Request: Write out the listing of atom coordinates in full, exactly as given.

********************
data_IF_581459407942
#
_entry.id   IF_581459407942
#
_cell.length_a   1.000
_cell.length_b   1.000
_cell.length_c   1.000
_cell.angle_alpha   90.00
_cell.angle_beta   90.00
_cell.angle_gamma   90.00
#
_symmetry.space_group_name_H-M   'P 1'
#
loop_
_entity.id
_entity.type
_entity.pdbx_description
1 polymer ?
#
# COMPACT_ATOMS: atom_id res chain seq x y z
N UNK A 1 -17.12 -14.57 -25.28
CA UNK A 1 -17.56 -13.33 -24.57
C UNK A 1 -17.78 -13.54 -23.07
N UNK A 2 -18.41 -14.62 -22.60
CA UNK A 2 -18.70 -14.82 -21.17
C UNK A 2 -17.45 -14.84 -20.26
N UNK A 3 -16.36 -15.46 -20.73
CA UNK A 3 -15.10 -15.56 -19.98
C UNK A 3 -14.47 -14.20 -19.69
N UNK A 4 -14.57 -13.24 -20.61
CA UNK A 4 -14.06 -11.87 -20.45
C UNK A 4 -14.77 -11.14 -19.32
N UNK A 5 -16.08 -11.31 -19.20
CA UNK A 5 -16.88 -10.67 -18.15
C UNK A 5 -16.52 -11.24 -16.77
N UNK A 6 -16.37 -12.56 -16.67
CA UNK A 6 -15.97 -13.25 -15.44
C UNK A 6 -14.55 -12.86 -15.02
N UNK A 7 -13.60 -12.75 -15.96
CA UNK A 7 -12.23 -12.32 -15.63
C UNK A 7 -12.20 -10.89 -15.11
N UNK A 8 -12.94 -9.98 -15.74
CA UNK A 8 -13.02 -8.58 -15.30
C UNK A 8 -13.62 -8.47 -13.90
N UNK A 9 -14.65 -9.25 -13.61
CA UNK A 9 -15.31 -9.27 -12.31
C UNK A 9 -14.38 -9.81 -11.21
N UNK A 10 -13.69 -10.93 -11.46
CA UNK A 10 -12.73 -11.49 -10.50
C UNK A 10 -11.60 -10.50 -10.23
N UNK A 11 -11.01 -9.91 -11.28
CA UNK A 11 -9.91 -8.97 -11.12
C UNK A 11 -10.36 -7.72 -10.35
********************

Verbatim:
data_IF_581459407942
#
_entry.id   IF_581459407942
#
_cell.length_a   1.000
_cell.length_b   1.000
_cell.length_c   1.000
_cell.angle_alpha   90.00
_cell.angle_beta   90.00
_cell.angle_gamma   90.00
#
_symmetry.space_group_name_H-M   'P 1'
#
loop_
_entity.id
_entity.type
_entity.pdbx_description
1 polymer ?
#
# COMPACT_ATOMS: atom_id res chain seq x y z
N UNK A 1 -17.12 -14.57 -25.28
CA UNK A 1 -17.56 -13.33 -24.57
C UNK A 1 -17.78 -13.54 -23.07
N UNK A 2 -18.41 -14.62 -22.60
CA UNK A 2 -18.70 -14.82 -21.17
C UNK A 2 -17.45 -14.84 -20.26
N UNK A 3 -16.36 -15.46 -20.73
CA UNK A 3 -15.10 -15.56 -19.98
C UNK A 3 -14.47 -14.20 -19.69
N UNK A 4 -14.57 -13.24 -20.61
CA UNK A 4 -14.06 -11.87 -20.45
C UNK A 4 -14.77 -11.14 -19.32
N UNK A 5 -16.08 -11.31 -19.20
CA UNK A 5 -16.88 -10.67 -18.15
C UNK A 5 -16.52 -11.24 -16.77
N UNK A 6 -16.37 -12.56 -16.67
CA UNK A 6 -15.97 -13.25 -15.44
C UNK A 6 -14.55 -12.86 -15.02
N UNK A 7 -13.60 -12.75 -15.96
CA UNK A 7 -12.23 -12.32 -15.63
C UNK A 7 -12.20 -10.89 -15.11
N UNK A 8 -12.94 -9.98 -15.74
CA UNK A 8 -13.02 -8.58 -15.30
C UNK A 8 -13.62 -8.47 -13.90
N UNK A 9 -14.65 -9.25 -13.61
CA UNK A 9 -15.31 -9.27 -12.31
C UNK A 9 -14.38 -9.81 -11.21
N UNK A 10 -13.69 -10.93 -11.46
CA UNK A 10 -12.73 -11.49 -10.50
C UNK A 10 -11.60 -10.50 -10.23
N UNK A 11 -11.01 -9.91 -11.28
CA UNK A 11 -9.91 -8.97 -11.12
C UNK A 11 -10.36 -7.72 -10.35